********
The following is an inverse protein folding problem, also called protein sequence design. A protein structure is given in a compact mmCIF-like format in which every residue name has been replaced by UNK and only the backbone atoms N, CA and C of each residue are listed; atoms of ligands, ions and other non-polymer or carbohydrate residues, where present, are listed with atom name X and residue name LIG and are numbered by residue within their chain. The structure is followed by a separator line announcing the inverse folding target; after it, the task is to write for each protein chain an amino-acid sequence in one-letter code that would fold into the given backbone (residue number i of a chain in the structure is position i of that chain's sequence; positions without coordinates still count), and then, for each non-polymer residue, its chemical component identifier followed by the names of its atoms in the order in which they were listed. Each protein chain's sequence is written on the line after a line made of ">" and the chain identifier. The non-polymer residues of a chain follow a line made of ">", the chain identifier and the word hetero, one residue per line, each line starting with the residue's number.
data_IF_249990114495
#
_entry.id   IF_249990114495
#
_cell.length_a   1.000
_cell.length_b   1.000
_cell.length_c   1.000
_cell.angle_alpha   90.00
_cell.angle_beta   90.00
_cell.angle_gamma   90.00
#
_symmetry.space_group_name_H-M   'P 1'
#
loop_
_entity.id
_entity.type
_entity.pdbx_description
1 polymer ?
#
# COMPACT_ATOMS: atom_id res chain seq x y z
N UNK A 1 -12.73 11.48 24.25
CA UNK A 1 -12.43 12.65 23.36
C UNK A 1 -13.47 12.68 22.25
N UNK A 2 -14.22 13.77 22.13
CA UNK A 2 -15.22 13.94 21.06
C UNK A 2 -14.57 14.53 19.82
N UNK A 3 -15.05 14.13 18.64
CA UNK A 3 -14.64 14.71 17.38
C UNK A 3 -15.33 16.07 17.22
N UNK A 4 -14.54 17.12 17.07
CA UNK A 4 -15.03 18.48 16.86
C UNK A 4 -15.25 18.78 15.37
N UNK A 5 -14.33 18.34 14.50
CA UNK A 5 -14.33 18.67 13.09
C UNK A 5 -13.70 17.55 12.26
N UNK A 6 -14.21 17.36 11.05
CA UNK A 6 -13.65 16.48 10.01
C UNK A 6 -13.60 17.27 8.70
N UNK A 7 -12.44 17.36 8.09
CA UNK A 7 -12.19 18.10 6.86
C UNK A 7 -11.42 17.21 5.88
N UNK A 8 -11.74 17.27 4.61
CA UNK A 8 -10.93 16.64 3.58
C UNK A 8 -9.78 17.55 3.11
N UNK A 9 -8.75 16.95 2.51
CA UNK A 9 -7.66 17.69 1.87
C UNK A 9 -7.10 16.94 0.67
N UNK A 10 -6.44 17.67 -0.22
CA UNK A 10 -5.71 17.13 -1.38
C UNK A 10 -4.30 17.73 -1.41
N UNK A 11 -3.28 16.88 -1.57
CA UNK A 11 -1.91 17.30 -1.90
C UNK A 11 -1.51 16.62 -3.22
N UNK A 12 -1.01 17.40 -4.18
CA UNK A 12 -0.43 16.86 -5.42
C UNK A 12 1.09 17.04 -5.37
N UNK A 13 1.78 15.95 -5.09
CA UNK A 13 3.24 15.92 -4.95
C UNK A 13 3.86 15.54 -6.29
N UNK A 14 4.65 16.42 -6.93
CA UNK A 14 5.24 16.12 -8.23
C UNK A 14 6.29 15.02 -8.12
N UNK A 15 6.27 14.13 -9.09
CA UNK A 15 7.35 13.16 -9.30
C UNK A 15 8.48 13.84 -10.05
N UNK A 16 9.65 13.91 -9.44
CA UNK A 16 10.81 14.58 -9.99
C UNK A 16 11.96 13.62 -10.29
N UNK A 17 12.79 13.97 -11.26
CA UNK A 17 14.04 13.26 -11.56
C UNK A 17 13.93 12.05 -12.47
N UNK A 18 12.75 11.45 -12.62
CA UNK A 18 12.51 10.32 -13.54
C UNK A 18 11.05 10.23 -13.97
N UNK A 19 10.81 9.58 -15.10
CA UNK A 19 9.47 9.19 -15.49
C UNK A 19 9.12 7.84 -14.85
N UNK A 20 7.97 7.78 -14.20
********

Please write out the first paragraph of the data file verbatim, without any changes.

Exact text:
The following is an inverse protein folding problem, also called protein sequence design. A protein structure is given in a compact mmCIF-like format in which every residue name has been replaced by UNK and only the backbone atoms N, CA and C of each residue are listed; atoms of ligands, ions and other non-polymer or carbohydrate residues, where present, are listed with atom name X and residue name LIG and are numbered by residue within their chain. The structure is followed by a separator line announcing the inverse folding target; after it, the task is to write for each protein chain an amino-acid sequence in one-letter code that would fold into the given backbone (residue number i of a chain in the structure is position i of that chain's sequence; positions without coordinates still count), and then, for each non-polymer residue, its chemical component identifier followed by the names of its atoms in the order in which they were listed. Each protein chain's sequence is written on the line after a line made of ">" and the chain identifier. The non-polymer residues of a chain follow a line made of ">", the chain identifier and the word hetero, one residue per line, each line starting with the residue's number.